Following implant placement and recall examinations, case reports have shown the genesis of periapical lesions (radiolucency) at the implant apex, which may suggest a possible precursor to failure of the endosseous implant. In most cases, a periapical lesion is present while the coronal portion of the implant remains free of bone loss. These periapical lesions have been termed apical peri-implantitis or retrograde periimplantitis. The prevalence of these lesions has been shown to be less than 1%, however, when the implant site is near an adjacent root-canaled tooth, the prevalence has been shown to increase to approximately 8%. Because of the multifactorial etiology of periapical lesions around dental implants, there is no accepted general consensus on the treatment. The treatment regimen is defined by subjective and objective symptoms.
Asymptomatic. A clinically asymptomatic periapical radiolucency is considered to be inactive when radiographically there exists evidence of bone destruction with no clinical symptoms. This may result from placing an implant into a site in which the osteotomy was prepared deeper than the implant length, resulting in an apical space. Also, when implants are placed adjacent to a tooth with an apical scar or endodontic pathology, this may result in a radiolucency. Usually, treatment will include close observation and if bony changes do occur, surgical intervention is recommended.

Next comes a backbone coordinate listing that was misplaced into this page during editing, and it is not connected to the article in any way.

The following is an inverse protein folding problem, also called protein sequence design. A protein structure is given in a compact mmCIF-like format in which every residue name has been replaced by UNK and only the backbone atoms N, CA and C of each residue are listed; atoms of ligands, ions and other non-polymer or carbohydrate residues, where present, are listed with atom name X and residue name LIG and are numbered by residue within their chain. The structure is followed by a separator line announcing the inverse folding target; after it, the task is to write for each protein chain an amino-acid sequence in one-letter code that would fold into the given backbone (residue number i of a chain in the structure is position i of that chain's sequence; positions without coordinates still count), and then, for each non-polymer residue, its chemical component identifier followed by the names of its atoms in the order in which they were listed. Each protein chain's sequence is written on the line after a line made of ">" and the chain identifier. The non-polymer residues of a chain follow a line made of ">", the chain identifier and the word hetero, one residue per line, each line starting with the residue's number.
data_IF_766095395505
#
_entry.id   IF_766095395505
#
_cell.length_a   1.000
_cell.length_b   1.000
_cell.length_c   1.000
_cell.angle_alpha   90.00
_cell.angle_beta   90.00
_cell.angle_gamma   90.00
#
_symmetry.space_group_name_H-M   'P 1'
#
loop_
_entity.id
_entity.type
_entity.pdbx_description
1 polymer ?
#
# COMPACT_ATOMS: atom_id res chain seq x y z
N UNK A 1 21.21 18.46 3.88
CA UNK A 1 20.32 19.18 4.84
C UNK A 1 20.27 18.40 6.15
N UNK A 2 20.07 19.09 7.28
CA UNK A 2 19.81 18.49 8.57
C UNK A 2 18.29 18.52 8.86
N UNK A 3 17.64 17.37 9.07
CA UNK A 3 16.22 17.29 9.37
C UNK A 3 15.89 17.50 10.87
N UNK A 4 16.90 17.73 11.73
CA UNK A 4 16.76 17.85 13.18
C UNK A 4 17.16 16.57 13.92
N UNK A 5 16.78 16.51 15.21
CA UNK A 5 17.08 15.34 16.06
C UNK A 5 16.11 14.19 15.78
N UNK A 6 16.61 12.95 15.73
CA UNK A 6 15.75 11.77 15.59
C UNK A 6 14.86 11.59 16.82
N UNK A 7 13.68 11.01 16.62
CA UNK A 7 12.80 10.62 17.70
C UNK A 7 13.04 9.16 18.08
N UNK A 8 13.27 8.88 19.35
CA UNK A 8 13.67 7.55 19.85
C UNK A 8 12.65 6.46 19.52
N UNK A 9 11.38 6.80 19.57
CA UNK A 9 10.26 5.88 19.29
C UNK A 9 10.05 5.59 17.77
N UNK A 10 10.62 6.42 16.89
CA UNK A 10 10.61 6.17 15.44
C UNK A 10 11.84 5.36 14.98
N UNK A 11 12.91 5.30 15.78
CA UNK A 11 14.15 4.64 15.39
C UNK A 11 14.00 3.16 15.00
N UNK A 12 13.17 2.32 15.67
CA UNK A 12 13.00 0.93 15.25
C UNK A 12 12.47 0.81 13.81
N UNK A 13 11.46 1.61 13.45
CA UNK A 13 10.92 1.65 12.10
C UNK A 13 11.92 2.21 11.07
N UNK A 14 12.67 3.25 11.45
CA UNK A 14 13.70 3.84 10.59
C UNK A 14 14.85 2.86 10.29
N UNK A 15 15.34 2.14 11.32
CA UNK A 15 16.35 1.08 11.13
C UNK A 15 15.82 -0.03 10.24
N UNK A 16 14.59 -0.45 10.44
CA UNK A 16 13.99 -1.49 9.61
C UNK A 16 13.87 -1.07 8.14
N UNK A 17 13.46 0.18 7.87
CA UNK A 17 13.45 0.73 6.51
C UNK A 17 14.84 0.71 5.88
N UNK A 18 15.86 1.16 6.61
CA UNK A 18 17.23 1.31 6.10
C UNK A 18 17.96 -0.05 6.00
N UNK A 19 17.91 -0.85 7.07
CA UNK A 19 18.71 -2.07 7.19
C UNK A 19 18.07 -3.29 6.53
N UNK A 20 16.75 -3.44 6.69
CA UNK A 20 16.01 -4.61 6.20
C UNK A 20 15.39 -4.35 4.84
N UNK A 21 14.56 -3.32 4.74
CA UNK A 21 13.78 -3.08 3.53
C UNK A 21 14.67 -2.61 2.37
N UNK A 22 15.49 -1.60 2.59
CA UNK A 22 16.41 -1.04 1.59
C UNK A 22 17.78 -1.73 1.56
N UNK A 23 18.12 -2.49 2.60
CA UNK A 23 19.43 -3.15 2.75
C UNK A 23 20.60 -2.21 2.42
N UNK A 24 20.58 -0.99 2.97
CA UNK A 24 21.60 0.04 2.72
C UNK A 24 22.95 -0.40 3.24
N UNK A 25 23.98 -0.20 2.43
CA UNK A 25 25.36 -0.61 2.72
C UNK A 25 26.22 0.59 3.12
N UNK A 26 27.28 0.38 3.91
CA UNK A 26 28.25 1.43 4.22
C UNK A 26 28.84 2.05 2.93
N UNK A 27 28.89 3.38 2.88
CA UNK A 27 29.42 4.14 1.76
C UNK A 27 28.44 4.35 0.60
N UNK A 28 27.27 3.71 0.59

Symptomatic. A clinically symptomatic lesion is most commonly caused by bacterial contamination during implant placement. This may occur when an implant is placed into a preexisting area with bacteria (existing infection, cyst, granuloma, or abscess). When lesions are initiated at the apex, they may spread coronally or facially. Treatment for a symptomatic lesion involves exposure, debridement, surface decontamination, allograft + membrane.